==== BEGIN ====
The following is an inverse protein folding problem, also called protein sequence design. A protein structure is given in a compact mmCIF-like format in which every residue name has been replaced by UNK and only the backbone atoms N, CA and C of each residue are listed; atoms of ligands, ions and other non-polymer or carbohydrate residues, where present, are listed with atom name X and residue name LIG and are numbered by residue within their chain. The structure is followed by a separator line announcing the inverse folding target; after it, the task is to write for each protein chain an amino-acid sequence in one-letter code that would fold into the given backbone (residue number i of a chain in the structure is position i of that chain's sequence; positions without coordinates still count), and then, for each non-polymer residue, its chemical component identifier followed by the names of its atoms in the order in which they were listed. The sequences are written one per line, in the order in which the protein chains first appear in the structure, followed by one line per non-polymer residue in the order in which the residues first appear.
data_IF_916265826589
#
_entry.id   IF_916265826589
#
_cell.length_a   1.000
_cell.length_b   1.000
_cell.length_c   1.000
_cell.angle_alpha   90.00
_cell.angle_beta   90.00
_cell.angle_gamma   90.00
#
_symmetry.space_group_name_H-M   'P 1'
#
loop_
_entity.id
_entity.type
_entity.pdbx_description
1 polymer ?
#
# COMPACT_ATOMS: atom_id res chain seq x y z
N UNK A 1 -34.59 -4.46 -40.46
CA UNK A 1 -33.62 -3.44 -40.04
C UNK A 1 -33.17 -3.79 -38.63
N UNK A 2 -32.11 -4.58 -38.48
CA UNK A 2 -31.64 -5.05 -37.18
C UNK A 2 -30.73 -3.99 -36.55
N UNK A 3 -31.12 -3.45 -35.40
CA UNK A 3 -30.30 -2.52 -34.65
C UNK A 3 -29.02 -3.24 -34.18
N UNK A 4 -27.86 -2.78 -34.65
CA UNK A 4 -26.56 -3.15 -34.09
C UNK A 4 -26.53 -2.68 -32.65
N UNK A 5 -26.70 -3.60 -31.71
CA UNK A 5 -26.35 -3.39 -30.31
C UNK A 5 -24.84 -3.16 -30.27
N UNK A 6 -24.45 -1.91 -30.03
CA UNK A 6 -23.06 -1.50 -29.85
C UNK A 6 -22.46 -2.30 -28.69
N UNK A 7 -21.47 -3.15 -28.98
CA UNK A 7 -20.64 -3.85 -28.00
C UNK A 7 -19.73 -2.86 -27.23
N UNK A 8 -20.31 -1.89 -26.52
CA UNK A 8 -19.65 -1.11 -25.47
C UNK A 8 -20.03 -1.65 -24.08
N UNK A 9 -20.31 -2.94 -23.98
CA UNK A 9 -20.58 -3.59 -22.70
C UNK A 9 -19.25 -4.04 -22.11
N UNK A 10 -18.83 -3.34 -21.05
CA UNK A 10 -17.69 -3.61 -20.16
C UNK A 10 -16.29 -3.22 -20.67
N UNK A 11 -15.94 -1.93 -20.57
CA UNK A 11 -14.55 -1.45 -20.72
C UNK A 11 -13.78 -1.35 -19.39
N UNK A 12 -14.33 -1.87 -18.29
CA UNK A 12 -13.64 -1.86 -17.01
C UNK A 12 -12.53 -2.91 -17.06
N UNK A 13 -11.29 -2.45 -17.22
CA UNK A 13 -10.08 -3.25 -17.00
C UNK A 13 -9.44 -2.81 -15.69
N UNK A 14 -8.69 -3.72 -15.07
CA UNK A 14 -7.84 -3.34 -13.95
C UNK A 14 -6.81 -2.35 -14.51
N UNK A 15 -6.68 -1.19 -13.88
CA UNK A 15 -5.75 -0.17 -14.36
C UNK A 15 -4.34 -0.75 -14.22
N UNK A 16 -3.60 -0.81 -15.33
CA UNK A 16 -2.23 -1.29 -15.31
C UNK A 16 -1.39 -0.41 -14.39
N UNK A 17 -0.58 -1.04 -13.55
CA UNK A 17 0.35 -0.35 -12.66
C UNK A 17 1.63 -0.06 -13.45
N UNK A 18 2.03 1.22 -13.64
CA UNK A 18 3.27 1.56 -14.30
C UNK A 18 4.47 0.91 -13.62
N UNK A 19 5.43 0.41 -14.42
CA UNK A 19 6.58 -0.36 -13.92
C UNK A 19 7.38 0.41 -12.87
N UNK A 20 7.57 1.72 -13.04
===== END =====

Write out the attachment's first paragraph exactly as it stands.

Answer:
The following is an inverse protein folding problem, also called protein sequence design. A protein structure is given in a compact mmCIF-like format in which every residue name has been replaced by UNK and only the backbone atoms N, CA and C of each residue are listed; atoms of ligands, ions and other non-polymer or carbohydrate residues, where present, are listed with atom name X and residue name LIG and are numbered by residue within their chain. The structure is followed by a separator line announcing the inverse folding target; after it, the task is to write for each protein chain an amino-acid sequence in one-letter code that would fold into the given backbone (residue number i of a chain in the structure is position i of that chain's sequence; positions without coordinates still count), and then, for each non-polymer residue, its chemical component identifier followed by the names of its atoms in the order in which they were listed. The sequences are written one per line, in the order in which the protein chains first appear in the structure, followed by one line per non-polymer residue in the order in which the residues first appear.